Active travel law to boost cycling and walking in Wales
A law intended to help people in Wales become healthier, more active and more environmentally aware has been launched.
One group said the Active Travel Bill had the potential to be one of the most effective public health interventions since the creation of the assembly.
If it becomes law then local authorities will have to make it easier for more people to walk and cycle.
Transport Minister Carl Sargeant has launched the bill at a Cardiff school.
End Quote Byron Davies AM Conservative, transport
This bill should not be about the nanny state telling people what to do, but about making it easier for people to include exercise in their daily routine”
Councils will be required to connect key sites such as hospitals, schools and shopping areas with traffic-free routes and cycle lanes.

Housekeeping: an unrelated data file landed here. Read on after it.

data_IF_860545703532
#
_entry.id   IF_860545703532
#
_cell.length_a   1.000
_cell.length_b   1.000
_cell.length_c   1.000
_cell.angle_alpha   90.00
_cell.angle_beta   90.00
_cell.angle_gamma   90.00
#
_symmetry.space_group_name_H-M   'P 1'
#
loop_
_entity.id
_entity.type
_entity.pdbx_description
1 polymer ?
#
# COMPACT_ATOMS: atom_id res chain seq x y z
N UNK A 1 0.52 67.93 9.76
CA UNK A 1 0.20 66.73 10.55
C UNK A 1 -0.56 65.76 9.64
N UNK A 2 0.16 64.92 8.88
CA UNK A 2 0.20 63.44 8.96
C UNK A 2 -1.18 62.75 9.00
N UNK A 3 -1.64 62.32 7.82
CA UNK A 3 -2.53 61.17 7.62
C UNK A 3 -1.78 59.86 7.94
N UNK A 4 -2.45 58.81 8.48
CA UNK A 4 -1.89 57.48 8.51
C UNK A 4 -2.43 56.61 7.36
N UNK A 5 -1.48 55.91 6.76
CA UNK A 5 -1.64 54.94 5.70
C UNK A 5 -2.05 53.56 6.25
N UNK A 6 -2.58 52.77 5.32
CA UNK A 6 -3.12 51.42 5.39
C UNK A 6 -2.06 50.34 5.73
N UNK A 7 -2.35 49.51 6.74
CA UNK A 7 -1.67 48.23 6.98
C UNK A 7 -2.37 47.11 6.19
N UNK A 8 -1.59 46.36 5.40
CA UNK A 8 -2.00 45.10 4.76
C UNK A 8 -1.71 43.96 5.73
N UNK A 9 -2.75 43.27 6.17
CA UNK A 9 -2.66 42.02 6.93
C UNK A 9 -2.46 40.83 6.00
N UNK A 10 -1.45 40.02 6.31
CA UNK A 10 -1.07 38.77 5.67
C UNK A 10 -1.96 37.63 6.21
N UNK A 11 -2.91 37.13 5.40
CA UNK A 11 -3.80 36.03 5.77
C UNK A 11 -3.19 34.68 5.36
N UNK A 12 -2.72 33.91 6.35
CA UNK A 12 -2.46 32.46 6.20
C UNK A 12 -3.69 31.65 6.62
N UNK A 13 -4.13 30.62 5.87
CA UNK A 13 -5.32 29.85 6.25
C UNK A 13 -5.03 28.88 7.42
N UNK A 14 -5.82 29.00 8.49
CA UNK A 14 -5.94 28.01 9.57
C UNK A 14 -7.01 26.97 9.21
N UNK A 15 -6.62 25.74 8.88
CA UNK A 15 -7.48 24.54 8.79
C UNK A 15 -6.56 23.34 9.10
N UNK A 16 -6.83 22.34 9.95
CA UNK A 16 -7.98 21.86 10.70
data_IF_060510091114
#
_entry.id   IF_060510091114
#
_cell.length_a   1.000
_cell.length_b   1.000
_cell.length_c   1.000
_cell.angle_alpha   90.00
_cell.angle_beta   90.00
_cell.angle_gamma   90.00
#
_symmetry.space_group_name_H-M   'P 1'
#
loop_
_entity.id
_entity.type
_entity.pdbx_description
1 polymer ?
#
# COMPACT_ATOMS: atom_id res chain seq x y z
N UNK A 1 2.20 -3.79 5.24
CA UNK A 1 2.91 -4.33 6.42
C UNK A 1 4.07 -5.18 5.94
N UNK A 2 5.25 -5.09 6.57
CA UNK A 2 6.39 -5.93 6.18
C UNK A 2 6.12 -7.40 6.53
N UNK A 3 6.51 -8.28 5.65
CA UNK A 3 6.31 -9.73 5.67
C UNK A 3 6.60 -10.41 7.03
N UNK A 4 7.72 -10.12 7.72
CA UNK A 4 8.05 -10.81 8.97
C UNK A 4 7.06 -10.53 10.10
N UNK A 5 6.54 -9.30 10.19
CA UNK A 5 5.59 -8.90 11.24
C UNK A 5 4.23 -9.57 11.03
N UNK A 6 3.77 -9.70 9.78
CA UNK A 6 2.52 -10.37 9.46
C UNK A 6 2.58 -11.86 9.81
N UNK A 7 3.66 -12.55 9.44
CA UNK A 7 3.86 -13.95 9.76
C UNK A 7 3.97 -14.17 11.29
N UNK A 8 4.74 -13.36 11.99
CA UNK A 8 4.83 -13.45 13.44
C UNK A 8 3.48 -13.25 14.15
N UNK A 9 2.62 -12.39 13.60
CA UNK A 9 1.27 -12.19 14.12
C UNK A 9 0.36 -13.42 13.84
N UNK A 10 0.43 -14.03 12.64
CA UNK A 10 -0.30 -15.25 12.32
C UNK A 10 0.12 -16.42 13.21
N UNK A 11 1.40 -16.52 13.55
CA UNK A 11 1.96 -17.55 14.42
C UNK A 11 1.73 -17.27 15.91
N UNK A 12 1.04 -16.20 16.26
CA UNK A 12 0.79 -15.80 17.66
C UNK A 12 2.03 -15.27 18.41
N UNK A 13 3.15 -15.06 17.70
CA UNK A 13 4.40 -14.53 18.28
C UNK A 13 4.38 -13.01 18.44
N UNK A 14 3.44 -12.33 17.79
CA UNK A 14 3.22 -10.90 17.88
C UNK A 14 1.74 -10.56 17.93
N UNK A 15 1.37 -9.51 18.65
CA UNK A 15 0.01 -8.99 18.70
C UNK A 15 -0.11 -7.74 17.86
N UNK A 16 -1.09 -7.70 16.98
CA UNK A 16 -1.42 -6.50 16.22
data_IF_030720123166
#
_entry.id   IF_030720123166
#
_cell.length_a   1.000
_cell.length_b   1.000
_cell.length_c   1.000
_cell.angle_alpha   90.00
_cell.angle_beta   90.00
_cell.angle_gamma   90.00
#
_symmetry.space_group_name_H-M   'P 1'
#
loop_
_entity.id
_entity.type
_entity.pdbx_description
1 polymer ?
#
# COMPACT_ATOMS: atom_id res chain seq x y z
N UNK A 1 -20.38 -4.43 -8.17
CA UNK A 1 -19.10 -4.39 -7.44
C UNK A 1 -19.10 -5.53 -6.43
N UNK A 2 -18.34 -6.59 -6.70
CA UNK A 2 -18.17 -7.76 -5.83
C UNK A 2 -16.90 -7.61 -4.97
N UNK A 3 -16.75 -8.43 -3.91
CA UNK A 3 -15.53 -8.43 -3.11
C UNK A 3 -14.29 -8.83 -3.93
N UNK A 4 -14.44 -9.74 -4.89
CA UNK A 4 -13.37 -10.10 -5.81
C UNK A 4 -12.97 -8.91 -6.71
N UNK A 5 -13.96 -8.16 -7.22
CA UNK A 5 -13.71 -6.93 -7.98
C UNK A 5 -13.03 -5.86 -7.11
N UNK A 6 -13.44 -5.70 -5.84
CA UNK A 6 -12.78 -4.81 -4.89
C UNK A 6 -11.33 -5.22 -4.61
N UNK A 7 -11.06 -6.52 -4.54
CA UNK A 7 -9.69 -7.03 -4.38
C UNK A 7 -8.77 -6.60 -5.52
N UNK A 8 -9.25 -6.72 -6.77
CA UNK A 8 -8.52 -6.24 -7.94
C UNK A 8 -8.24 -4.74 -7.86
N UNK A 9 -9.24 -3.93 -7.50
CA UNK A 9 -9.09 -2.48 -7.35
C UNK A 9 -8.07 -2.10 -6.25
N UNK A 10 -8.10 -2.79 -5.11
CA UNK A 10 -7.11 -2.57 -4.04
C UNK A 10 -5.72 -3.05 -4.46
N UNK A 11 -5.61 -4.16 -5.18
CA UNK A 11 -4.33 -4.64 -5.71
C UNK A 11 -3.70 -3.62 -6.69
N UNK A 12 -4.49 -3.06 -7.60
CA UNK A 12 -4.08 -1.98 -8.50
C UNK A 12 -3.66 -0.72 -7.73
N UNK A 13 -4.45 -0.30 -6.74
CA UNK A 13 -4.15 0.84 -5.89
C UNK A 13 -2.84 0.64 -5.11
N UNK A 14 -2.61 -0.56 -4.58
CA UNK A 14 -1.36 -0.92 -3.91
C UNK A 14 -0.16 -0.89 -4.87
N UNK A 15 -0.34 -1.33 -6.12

Assembly members will now begin a process of scrutinising the bill ahead of a future vote.
The sustainable transport group Sustrans Cymru said the bill was a practical response to high childhood obesity rates in Wales.
Byron Davies, Conservative spokesman for transport, said: "This bill should not be about the nanny state telling people what to do, but about making it easier for people to include exercise in their daily routine.
"As a constructive opposition, Welsh Conservatives will thoroughly scrutinise this legislation and work towards the implementation of a robust strategy to encourage active travel."Cycling golds
Last summer, as Team GB basked in its Olympics success and with cycling in Wales at an all-time high, calls were made by Sustrans Cymru to ensure people kept using their bikes.
It said an integrated cycle route network must be properly established.
Great Britain won seven out of 10 track cycling golds at the London 2012, and on the road Tour de France winner Bradley Wiggins won gold in the men's time trial and Lizzie Armitstead won silver in the women's road race.
Governing body British Cycling said there had been a 25% increase in Welsh members in the year to August 2012 - about 70% of those are competitive cyclists with the rest including commuters.